Vol. 65, No. 52
January 06, 2017
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Adverse Health Effects Associated with Living in a Former Methamphetamine Drug Laboratory — Victoria, Australia, 2015
Weekly / January 6, 2017 / 65(52);1470–1473
Jackie Wright, PhD1; Michaela E. Kenneally2; John W. Edwards, PhD1; G. Stewart Walker, PhD3 (View author affiliations)View suggested citation
SummaryWhat is already known about this topic?
The clandestine manufacture of methamphetamine is known to result in various levels of contamination of all surfaces in homes. Information is available on drug exposures and health effects for drug users as well as persons exposed during manufacture.What is added by this report?
A family of five, including three children aged 7–11 years, lived in a home in rural Victoria, Australia, that was previously a clandestine methamphetamine drug laboratory with documented environmental contamination. The family members developed adverse health effects, and there was evidence of systemic absorption of methamphetamine from the environment, based on hair samples collected after they had vacated the premises. Health effects were most pronounced in the youngest child, who also had the highest methamphetamine levels in hair, possibly related to a combination of repeated contact with surfaces during play activities and less frequent hand washing.What are the implications for public health practice?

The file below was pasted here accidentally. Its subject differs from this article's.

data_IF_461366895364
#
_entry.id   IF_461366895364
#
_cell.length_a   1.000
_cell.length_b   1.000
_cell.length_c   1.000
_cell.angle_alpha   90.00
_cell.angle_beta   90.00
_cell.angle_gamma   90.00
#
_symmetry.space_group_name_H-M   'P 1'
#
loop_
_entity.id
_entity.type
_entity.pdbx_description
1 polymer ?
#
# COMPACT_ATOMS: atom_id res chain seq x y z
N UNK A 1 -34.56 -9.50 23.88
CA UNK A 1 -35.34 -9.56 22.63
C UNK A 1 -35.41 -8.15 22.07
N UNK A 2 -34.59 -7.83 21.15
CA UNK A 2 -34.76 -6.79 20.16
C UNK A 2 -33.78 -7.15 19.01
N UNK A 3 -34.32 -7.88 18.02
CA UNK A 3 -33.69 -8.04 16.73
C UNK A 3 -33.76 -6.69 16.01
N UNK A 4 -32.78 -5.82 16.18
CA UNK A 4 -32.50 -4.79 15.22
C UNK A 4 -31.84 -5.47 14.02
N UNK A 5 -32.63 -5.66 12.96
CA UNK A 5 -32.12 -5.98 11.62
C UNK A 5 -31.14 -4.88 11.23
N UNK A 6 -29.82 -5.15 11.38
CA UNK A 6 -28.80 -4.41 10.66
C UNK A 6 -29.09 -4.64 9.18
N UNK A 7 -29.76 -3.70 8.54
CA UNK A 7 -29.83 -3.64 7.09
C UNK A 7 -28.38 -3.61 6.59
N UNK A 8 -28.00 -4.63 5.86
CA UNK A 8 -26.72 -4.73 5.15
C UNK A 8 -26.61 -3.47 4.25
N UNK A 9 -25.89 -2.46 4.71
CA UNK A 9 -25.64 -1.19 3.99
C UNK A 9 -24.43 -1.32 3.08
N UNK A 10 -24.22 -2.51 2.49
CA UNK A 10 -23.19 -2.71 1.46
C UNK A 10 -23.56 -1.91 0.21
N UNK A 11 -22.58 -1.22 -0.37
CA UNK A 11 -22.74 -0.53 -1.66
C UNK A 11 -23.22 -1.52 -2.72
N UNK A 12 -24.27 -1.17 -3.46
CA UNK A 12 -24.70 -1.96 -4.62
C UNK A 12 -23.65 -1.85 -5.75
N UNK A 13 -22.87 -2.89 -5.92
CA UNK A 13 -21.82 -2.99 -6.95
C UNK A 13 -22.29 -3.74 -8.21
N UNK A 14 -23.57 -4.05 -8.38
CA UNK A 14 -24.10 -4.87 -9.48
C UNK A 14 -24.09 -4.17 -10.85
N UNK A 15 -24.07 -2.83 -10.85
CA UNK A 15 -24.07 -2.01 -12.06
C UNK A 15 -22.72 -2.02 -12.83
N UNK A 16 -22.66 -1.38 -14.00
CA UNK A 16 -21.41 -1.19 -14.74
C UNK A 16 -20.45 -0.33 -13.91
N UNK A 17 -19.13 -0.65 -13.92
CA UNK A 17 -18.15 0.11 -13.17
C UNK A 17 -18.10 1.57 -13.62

If properties formerly used for the clandestine manufacture of methamphetamine are not properly cleaned the public might be unknowingly exposed to drug residues. Appropriate identification and management of these properties, including measures by authorities to prevent the sale of unremediated homes, are important to prevent exposures and adverse health effects.